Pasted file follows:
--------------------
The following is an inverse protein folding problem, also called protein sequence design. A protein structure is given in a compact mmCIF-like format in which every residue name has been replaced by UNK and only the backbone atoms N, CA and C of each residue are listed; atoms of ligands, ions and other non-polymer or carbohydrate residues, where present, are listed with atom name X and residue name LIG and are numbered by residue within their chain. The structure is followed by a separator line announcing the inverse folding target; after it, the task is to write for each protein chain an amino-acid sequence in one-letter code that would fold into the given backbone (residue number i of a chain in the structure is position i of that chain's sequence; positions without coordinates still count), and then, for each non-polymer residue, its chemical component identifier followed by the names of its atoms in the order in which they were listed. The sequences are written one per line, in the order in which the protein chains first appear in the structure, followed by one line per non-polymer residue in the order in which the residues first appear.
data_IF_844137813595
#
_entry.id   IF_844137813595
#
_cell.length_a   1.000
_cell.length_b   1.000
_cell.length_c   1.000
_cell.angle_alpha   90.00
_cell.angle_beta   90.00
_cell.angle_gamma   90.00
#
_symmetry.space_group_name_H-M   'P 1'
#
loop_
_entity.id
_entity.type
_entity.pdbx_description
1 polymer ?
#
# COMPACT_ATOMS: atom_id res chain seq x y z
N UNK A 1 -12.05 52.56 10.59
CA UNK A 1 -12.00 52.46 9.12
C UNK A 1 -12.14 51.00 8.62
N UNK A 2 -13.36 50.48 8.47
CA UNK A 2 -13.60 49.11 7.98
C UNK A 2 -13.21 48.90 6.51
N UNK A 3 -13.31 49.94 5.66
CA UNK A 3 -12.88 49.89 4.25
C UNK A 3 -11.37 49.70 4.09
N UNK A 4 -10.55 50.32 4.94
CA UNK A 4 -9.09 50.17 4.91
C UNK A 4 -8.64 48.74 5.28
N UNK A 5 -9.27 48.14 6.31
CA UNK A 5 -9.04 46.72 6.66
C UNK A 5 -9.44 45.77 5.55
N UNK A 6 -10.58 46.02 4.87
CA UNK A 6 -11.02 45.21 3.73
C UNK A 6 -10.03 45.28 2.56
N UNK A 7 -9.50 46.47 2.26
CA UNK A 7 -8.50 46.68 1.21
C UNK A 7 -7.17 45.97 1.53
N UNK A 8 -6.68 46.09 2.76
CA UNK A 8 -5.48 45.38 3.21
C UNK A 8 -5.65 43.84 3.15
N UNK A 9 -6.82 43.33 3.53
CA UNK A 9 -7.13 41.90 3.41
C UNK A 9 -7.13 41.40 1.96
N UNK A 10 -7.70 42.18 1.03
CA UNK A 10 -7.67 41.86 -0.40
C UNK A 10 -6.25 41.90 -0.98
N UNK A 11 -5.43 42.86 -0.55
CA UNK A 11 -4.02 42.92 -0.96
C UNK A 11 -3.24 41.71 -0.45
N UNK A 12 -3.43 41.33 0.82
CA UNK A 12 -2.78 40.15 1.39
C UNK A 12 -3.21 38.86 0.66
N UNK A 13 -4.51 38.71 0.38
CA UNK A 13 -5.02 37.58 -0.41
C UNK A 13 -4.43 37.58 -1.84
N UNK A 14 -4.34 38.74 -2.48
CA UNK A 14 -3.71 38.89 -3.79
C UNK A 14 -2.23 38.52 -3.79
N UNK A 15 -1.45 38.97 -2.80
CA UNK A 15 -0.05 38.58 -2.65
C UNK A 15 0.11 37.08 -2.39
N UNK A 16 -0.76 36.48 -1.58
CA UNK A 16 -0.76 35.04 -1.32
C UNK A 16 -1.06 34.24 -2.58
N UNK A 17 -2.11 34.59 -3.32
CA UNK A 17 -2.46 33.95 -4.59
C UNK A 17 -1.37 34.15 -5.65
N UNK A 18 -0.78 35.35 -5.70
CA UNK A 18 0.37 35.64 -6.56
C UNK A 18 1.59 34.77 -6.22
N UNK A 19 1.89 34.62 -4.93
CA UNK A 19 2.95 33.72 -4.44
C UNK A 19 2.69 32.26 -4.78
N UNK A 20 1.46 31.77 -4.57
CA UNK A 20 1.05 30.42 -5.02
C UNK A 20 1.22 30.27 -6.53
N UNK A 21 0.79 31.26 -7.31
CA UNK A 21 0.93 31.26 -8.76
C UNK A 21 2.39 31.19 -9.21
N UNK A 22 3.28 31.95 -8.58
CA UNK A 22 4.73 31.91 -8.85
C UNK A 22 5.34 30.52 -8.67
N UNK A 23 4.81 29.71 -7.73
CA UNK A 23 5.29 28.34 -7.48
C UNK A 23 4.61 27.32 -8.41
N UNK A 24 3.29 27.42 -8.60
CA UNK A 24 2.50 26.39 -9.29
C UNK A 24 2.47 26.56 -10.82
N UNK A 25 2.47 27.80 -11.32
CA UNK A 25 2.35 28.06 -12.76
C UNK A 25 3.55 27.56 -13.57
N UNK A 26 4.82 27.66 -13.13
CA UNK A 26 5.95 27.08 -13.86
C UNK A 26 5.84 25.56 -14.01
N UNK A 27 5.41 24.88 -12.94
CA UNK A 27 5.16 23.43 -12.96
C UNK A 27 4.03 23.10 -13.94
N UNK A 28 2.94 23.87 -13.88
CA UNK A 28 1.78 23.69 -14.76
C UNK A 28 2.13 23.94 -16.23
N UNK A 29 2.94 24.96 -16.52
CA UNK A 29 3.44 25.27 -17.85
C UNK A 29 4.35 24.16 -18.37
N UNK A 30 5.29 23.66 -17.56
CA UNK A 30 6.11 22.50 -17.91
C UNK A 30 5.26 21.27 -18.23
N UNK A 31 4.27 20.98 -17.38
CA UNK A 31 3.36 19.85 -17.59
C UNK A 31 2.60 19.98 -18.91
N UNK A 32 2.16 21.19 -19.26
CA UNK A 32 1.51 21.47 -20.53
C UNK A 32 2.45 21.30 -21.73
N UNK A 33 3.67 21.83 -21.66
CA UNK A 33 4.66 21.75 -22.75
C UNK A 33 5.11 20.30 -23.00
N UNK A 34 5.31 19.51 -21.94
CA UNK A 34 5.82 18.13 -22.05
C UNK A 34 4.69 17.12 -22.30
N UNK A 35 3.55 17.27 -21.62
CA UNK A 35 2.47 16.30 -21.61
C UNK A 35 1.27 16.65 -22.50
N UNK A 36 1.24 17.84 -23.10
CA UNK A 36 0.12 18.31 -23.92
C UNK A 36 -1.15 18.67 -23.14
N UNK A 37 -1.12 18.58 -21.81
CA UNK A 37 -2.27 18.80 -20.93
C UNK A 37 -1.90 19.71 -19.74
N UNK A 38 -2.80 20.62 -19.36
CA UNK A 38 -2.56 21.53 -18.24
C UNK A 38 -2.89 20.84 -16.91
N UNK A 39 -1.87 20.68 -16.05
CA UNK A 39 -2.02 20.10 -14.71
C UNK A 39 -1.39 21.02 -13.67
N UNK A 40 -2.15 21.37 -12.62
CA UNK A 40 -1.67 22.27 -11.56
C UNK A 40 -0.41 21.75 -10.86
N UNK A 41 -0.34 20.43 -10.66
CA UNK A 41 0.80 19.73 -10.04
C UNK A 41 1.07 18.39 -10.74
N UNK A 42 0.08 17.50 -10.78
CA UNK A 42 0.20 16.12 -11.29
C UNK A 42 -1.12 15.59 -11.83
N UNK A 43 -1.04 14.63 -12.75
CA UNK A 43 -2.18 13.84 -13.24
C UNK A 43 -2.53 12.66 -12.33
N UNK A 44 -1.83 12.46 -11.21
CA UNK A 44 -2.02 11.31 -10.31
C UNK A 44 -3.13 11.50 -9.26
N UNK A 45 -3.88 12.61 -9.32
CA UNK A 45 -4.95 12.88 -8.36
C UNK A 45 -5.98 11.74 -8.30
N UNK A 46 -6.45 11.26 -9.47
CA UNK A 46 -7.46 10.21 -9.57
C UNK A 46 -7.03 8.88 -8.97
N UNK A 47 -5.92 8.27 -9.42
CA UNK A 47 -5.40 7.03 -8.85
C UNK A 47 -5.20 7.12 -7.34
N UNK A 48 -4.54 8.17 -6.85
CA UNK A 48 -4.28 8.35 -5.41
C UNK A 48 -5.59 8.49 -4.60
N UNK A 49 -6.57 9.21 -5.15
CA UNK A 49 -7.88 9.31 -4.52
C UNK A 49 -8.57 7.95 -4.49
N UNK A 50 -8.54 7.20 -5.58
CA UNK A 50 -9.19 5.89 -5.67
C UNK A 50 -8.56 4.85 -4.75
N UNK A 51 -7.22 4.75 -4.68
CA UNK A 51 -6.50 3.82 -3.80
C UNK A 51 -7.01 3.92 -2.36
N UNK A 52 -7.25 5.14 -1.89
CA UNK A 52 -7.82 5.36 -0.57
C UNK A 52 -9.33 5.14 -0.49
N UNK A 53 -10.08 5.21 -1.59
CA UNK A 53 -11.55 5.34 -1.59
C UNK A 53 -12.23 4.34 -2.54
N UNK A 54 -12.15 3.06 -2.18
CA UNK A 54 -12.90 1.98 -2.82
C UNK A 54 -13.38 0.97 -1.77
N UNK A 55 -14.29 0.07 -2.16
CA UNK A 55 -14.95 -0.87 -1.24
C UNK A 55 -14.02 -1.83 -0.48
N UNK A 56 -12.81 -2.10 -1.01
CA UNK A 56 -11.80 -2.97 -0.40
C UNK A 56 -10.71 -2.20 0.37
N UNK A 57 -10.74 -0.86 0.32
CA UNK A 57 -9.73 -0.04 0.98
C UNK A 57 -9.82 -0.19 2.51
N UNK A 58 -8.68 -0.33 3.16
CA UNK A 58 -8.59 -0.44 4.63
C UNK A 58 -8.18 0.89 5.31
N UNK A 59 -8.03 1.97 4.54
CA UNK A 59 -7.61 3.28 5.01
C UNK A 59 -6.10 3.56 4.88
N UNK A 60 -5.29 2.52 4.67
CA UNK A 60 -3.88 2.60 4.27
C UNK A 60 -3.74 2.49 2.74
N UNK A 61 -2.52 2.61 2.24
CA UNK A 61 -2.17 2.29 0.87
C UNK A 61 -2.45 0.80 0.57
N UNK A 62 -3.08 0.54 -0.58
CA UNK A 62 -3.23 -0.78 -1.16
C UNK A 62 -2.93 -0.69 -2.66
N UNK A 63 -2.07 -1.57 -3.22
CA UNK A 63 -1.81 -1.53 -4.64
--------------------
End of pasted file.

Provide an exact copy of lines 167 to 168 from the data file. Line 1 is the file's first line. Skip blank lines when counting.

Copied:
CA UNK A 49 -7.88 9.31 -4.52
C UNK A 49 -8.57 7.95 -4.49